Perhaps I am more of an Anglo Saxon than I had realised. When England was invaded by the Normans, as the elite, they appropriated all the best cuts of meat for themselves. Those mean invading Normans would have been welcome to my pork loin or shoulder. I am happy with bacon. I have never met a sausage I didn't like. (Please feel free to insert your own Carry On joke here).
I've always found pork meat a bit bland. Often a bit dry and chewy. (I suspect that pork is often overcooked for fear of disease.) As a child there was some suggestion in my family that I may have been some kind of changeling. Because what with the fact that I was the only member of my family with straight hair, I was the only one who didn't make a lunch across the dining room table when Sunday lunch's pork crackling was served up. The general consensus of opinion was that this was unnatural. I didn't care. I just didn't like it.
Unless pork has been highly spiced and flavoured, in a Chinese or Thai stir fry or braise, or in an American barbecue, I tend to avoid it. I have avoided cooking pork to such an extent that I have never roasted a joint of pork. Never. Ever.
I changed my mind when I realised my local supermarket had a very generous special offer on slabs of pork shoulder. It was half price and that Sunday I had some rabid pork lovers coming for lunch - the sort of pork lovers in the Jay Rayner mould. Besides it has been raining for about a week and I felt in need of something a little comforting.
I bought the pork but wanted to do things my way. Yes, I wanted a traditional British roast. But I also wanted something that was full of flavour. So what to do?
The Italians have a dish that roasts pork with fennel seeds. I liked the idea of aniseedy flavours spicing up the meat's bland porkiness. Unfortunately I couldn't find any fennel seeds in my larder. I'm guessing the Pantry Pixies had been rearranging things again. But I did have some juniper berries. That should work I thought. Juniper has a bright fresh flavour that helps to cut through the fattiness of pork and bring out the meat's natural sweetness.
A mixture of crushed juniper berries, a crushed star anise, fresh thyme, paprika and brown sugar made the perfect rub.
I try to make the most of crackling too. A good way to do this is to make sure that the skin is dried out before roasting. Removing as much moisture as possible helps give the crackling extra crunch. To do this, place the pork in a roasting tin and pour over boiling water. Drain off the water and then pat dry with a clean tea towel. Then wrap in another clean tea towel and then put in the fridge overnight.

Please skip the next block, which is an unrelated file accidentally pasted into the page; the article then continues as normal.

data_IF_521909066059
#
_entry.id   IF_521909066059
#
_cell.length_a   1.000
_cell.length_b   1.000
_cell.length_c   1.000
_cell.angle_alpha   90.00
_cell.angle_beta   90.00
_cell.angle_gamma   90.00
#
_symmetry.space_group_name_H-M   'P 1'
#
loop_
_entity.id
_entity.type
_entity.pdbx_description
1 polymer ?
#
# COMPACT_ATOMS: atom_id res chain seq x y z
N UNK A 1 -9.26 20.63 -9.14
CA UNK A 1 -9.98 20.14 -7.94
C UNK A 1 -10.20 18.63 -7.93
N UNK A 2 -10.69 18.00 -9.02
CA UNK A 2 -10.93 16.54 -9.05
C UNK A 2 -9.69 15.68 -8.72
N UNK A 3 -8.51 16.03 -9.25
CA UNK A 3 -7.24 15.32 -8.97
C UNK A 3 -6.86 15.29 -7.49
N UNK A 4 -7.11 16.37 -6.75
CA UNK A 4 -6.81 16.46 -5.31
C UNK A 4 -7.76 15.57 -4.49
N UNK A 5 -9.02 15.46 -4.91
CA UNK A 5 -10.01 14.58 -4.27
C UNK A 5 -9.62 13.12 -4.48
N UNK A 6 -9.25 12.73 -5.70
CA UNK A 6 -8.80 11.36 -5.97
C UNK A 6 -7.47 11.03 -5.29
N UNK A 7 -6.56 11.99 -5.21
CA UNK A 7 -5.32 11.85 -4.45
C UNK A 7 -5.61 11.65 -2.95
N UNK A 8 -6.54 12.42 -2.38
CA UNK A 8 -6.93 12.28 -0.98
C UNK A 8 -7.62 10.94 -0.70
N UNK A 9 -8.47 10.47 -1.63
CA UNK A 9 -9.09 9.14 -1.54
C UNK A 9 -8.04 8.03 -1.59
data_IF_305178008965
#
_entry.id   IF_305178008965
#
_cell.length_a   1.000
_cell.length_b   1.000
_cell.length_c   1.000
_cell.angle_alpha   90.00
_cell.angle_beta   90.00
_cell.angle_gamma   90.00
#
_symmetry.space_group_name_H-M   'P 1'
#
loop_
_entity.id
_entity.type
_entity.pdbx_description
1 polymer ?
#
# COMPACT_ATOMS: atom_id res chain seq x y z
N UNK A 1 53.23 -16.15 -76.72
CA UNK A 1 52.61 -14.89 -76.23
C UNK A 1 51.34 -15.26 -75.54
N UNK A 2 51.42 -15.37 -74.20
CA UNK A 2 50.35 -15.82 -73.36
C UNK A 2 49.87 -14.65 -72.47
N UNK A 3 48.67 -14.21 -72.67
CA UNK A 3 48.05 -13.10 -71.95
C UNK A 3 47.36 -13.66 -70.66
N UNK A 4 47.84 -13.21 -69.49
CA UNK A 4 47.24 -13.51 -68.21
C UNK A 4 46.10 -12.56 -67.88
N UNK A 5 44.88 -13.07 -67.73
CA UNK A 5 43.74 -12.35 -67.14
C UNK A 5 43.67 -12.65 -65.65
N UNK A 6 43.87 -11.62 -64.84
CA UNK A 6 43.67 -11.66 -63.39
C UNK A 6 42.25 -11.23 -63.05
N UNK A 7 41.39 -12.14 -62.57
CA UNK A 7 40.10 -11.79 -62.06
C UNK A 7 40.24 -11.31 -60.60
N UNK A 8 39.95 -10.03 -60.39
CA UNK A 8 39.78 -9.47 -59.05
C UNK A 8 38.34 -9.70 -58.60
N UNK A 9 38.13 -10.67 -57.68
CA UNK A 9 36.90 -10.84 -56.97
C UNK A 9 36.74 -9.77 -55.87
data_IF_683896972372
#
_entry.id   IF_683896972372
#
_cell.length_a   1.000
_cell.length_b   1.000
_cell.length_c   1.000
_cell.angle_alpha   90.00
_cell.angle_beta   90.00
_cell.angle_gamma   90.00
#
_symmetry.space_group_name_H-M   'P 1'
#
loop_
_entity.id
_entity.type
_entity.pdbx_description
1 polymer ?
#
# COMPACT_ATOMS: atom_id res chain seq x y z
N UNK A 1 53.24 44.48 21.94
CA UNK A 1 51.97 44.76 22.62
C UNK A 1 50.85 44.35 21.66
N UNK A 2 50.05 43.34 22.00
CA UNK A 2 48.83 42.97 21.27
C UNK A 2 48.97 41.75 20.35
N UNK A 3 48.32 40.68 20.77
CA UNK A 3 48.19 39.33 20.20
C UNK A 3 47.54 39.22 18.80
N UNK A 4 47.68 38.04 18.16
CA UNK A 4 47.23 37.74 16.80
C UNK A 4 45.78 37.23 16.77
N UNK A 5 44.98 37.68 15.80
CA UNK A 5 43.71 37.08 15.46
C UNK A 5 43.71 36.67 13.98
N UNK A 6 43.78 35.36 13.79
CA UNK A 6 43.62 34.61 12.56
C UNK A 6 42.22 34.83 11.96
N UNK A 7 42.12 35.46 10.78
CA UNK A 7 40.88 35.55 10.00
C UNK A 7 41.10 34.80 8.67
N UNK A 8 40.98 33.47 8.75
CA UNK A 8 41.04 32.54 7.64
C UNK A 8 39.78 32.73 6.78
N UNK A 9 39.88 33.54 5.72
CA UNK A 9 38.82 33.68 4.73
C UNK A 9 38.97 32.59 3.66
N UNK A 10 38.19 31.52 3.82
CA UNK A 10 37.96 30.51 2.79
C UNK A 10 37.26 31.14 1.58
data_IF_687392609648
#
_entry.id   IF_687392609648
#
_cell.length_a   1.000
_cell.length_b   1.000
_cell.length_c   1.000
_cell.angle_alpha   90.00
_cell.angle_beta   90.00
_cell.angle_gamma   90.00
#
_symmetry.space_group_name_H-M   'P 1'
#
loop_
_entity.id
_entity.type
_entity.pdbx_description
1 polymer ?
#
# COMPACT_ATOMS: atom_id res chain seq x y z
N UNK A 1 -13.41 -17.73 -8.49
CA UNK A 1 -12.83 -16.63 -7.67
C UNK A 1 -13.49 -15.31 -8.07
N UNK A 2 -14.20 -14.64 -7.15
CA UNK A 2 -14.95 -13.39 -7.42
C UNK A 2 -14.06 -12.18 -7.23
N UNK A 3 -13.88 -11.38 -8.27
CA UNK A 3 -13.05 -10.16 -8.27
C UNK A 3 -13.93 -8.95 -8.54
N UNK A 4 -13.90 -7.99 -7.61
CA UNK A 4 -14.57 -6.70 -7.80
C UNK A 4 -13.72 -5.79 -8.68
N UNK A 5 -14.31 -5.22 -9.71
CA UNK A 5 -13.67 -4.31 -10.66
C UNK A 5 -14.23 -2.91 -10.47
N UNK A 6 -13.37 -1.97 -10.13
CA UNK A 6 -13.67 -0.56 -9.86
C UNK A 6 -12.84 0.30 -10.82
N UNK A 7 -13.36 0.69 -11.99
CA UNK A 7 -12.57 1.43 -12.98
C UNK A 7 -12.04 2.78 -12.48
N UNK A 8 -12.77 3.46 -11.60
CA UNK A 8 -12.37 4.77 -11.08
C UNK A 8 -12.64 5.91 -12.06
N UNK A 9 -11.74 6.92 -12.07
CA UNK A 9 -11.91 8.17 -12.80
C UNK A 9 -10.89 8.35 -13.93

While the supermarket butcher had scored the skin, I went over it again with a Stanley knife. This also adds to the crunchiness and also makes it easier to break up (rather than using a hammer!)
The roast was served up with crunchy roast potatoes (I coat mine in semolina for added texture) and Savoy cabbage. You can’t beat the combination of pork and cabbage and I particularly like the dark, green flavours of Savoy. Homemade Bramley apple sauce, cooked with cloves, added a delicious tart sweetness to cut through some of the fattiness of the roast pork.
It was a resounding success, if I say so myself.
There were some leftovers. I am a frugal sort so I like to use them. It turns out I definitely do not like cold roast pork (unlike other denominations of roast meat), even in a sandwich with lashings of mustard pickle. However, it turns out that what I do like is meatballs!
Spiced roast pork shoulder
Serves: 4 - 6
Skill level: Medium
about 600g boned pork shoulder joint (or leg)
herb and spice rub:
1 tbsp brown sugar
1tbsp chopped thyme leaves
1 tsp fennel seeds, crushed or juniper berries, crushed
1 x star anise, crushed
½ tsp paprika
¼ tsp cinnamon
¼ tsp ground ginger
¼ tsp black peppercorns, crushed
¼ tsp salt
- For the best crackling, place the pork in a roasting tin and pour over boiling water. Drain off the water and then pat dry with a clean tea towel. Then wrap in another clean tea towel and then put in the fridge overnight.
- Preheat the oven to 220C / Gas Mark 7.
- Score the fat of the pork in thin lines. (You can use a very sharp knife but I use a Stanley knife).
- Mix the sugar, spices, seasoning, fennel seeds or juniper berries and thyme leaves together.
- Rub the skin of the pork with a little olive oil and the spice and herb mixture.
- Roast for 20 minutes, then turn down the heat to 180C / Gas Mark 4 and roast for another 35 minutes for every 500g.
- Rest in a warm place, covered with foil, for about 15 minutes before carving.
- Serve the pork with traditional Bramley apple sauce, roast potatoes and Savoy cabbage.
- In season, replace the apple sauce with a sauce made from rhubarb. I promise you it is equally delicious.